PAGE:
Yesterday, CBO put out a new report on the system for taxing U.S. multinational corporations, a somewhat complex but important topic when it comes to corporate tax reform. The report both describes the current system and its shortcomings, while presenting options for reform.
In short, our current international tax system works as follows:
The Internal Revenue Service has continued to warn Congress of the administrative consequences of going over the fiscal cliff.
The chained CPI has been receiving much attention lately after being included in the latest offers from both the GOP and White House. Some critics of the policy have been voicing their concerns, and yesterday, CRFB chimed in again to clear up the misconception that moving to the chained CPI would be regressive.
The recent offers from the White House and Republican House leadership have shown that both parties appear to be committed to finding a compromise. But lawmakers still have a long ways to go. Not only must Congress and the President find a way to replace the fiscal cliff, but they should do so with a plan that adequately addresseses our unsustainable debt problem. To do this, all ideas must be on the table.
Senator Tom Coburn (R-OK) has released a new list of ten wasteful tax expenditures, totaling $130 billion over the next ten years. Whether it is tax breaks for NASCAR tracks, fishing tackle boxes, or films produced in the U.S., the list serves as a clear sign that there are plenty of places to look to raise revenue from tax expenditures. Coburn's list is below.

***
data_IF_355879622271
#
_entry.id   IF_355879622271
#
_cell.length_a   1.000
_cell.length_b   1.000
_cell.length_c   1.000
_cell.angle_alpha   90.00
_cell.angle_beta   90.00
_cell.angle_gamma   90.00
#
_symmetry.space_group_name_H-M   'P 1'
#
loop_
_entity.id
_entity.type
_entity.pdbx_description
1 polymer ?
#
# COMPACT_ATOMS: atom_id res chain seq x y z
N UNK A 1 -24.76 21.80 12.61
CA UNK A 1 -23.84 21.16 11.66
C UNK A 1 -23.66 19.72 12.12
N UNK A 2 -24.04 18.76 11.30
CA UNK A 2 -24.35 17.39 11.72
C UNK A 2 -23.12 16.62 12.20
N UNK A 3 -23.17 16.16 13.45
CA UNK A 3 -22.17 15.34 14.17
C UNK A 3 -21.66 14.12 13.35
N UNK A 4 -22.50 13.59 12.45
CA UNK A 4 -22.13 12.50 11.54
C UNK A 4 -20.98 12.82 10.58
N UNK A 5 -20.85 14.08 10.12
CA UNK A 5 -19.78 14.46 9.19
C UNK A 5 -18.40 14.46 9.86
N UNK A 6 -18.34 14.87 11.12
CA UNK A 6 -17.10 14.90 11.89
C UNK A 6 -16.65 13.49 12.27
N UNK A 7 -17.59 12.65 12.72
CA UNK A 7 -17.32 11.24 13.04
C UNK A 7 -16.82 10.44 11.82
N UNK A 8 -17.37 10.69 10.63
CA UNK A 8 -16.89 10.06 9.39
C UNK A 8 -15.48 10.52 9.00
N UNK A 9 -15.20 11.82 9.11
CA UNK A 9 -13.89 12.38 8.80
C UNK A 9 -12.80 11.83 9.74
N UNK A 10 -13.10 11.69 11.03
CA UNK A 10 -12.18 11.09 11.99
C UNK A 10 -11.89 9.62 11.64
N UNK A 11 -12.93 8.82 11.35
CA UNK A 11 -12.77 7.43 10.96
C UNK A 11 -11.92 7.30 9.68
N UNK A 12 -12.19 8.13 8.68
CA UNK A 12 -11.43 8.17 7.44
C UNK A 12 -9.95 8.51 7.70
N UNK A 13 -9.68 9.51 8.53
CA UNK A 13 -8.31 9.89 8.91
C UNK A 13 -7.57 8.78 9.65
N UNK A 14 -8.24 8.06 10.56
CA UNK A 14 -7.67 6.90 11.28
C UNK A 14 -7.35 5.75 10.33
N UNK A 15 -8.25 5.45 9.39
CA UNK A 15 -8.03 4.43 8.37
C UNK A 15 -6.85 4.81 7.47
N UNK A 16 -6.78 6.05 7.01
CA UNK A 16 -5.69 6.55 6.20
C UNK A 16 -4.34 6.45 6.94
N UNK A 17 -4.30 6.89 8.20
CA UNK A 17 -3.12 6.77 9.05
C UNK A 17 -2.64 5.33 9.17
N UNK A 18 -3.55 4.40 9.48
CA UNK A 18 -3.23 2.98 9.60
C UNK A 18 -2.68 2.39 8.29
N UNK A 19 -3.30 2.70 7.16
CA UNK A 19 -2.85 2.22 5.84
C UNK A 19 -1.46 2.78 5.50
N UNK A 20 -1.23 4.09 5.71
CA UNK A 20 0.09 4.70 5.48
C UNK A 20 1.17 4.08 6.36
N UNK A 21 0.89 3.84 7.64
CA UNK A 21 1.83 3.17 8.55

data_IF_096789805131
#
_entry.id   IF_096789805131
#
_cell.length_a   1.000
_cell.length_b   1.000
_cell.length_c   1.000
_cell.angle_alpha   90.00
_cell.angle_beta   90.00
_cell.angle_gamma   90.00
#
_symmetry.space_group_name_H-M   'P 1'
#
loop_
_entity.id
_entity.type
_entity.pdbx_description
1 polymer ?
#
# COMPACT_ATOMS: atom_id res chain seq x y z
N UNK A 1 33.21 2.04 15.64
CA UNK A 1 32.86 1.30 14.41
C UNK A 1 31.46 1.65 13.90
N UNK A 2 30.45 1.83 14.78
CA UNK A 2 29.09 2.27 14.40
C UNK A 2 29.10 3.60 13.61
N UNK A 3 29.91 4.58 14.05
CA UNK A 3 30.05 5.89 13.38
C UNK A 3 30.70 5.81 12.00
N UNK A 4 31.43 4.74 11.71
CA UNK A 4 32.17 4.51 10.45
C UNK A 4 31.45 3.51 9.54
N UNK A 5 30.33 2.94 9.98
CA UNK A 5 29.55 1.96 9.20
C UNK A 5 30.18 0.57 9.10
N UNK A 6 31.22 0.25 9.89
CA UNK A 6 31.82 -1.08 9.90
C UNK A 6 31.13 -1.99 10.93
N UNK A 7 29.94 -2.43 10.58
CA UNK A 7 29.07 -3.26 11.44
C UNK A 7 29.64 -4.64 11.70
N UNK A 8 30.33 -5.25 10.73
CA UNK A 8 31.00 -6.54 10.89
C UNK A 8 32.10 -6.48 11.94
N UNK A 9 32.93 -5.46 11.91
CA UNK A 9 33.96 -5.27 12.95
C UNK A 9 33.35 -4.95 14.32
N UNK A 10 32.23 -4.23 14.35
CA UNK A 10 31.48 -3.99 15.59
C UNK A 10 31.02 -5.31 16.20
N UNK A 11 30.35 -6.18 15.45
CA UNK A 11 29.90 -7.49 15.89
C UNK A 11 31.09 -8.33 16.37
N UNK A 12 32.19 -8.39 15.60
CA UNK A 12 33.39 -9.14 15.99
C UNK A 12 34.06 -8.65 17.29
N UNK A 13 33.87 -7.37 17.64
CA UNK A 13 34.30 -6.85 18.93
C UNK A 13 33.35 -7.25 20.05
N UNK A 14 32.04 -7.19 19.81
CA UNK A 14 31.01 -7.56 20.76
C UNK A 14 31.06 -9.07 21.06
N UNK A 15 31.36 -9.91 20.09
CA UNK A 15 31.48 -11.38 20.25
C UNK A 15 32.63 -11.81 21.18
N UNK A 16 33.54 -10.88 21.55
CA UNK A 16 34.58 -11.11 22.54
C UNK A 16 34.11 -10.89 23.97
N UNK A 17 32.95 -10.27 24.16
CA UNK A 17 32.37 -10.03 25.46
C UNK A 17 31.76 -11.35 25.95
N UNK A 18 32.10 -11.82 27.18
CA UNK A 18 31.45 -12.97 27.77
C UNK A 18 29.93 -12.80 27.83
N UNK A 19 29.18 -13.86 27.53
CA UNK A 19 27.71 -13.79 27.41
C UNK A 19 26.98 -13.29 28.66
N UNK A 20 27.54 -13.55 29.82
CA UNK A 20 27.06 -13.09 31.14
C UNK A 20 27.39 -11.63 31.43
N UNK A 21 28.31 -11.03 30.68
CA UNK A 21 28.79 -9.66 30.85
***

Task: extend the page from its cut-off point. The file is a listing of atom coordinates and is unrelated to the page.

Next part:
One option on the table that has great potential to be included in a final deal is the chained CPI. As we explain in our updated paper on the chained CPI, "Measuring Up," the current CPI overstates inflation because it doesn't account for substitution between different categories as relative prices change. Today, Marc Goldwein, CRFB's Senior Policy Director, further explained this policy in a CNN radio interview using the example of ham and turkey sandwiches. You can listen below:
Urban Institute scholar and CRFB board member Gene Steuerle writes in his blog The Government We Deserve that the current revenue proposals from both sides simply aren't enough to make a substantial dent in the deficit.
Yesterday, the Fix the Debt Campaign had a event with two roundtables bringing together many health policy and tax experts from across the political spectrum to discuss two of the central issues involved in the current budget negotiations.
Just as President Obama and the Republican leadership are trading offers, three think tanks--the Heritage Foundation, the Center for American Progress, and the Bipartisan Policy Center-- each offered ideas that could be used in the negotiations.
Tomorrow, the Campaign to Fix the Debt will be hosting a half-day event that will bring together tax, health, and budget experts for a series of discussions on pressing budget issues. The event will start at 8:30 AM and will feature remarks from former OMB director and current Senator Rob Portman (R-OH), Senate Finance Committee chair Max Baucus (D-MT), and National Economic Council Director Gene Sperling.